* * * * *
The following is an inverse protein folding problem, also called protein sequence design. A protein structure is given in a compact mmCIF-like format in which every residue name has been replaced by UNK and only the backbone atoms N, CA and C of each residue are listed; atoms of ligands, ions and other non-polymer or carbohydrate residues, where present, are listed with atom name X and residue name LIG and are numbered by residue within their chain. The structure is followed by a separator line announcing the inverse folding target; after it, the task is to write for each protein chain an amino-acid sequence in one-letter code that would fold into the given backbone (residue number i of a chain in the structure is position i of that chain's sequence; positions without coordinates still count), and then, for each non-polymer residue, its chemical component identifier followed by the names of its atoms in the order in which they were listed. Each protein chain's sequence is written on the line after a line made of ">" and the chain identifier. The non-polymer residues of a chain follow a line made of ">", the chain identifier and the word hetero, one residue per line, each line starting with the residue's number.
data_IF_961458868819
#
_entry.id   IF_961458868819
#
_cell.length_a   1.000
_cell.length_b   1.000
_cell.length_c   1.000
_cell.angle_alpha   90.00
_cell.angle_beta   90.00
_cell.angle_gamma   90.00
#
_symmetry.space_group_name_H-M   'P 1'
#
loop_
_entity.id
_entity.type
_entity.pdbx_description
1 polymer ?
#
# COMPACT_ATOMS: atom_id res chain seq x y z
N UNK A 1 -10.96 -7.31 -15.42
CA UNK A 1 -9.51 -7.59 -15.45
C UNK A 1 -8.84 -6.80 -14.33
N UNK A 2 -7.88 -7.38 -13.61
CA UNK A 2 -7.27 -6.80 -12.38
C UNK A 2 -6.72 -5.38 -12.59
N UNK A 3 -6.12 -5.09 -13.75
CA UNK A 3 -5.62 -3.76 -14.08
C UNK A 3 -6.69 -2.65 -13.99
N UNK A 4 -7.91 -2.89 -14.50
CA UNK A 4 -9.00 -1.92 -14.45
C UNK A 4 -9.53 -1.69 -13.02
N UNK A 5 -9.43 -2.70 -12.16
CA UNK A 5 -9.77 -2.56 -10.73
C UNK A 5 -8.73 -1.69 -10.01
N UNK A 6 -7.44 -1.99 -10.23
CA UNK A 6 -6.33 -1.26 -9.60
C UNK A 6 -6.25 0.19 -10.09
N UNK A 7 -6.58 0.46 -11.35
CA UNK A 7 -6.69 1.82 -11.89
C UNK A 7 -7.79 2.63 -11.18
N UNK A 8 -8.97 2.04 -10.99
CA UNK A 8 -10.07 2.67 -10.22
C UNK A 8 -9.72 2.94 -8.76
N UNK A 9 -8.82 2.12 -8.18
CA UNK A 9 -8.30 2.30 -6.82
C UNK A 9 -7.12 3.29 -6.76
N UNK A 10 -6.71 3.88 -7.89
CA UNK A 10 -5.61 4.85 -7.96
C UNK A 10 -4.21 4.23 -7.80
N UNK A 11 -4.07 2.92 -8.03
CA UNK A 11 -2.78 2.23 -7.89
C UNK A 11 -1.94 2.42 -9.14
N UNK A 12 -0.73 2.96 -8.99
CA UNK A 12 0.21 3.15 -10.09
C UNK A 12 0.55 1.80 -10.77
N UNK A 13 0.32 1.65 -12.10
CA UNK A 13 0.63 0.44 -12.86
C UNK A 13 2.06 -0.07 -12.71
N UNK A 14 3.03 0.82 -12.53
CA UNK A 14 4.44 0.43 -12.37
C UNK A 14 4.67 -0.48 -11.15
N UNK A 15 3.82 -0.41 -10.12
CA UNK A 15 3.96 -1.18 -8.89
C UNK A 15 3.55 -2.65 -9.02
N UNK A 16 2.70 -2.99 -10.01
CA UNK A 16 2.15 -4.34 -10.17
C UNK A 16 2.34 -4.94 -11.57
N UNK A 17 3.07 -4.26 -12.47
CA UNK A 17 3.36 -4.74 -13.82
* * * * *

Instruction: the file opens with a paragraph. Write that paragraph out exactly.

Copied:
The following is an inverse protein folding problem, also called protein sequence design. A protein structure is given in a compact mmCIF-like format in which every residue name has been replaced by UNK and only the backbone atoms N, CA and C of each residue are listed; atoms of ligands, ions and other non-polymer or carbohydrate residues, where present, are listed with atom name X and residue name LIG and are numbered by residue within their chain. The structure is followed by a separator line announcing the inverse folding target; after it, the task is to write for each protein chain an amino-acid sequence in one-letter code that would fold into the given backbone (residue number i of a chain in the structure is position i of that chain's sequence; positions without coordinates still count), and then, for each non-polymer residue, its chemical component identifier followed by the names of its atoms in the order in which they were listed. Each protein chain's sequence is written on the line after a line made of ">" and the chain identifier. The non-polymer residues of a chain follow a line made of ">", the chain identifier and the word hetero, one residue per line, each line starting with the residue's number.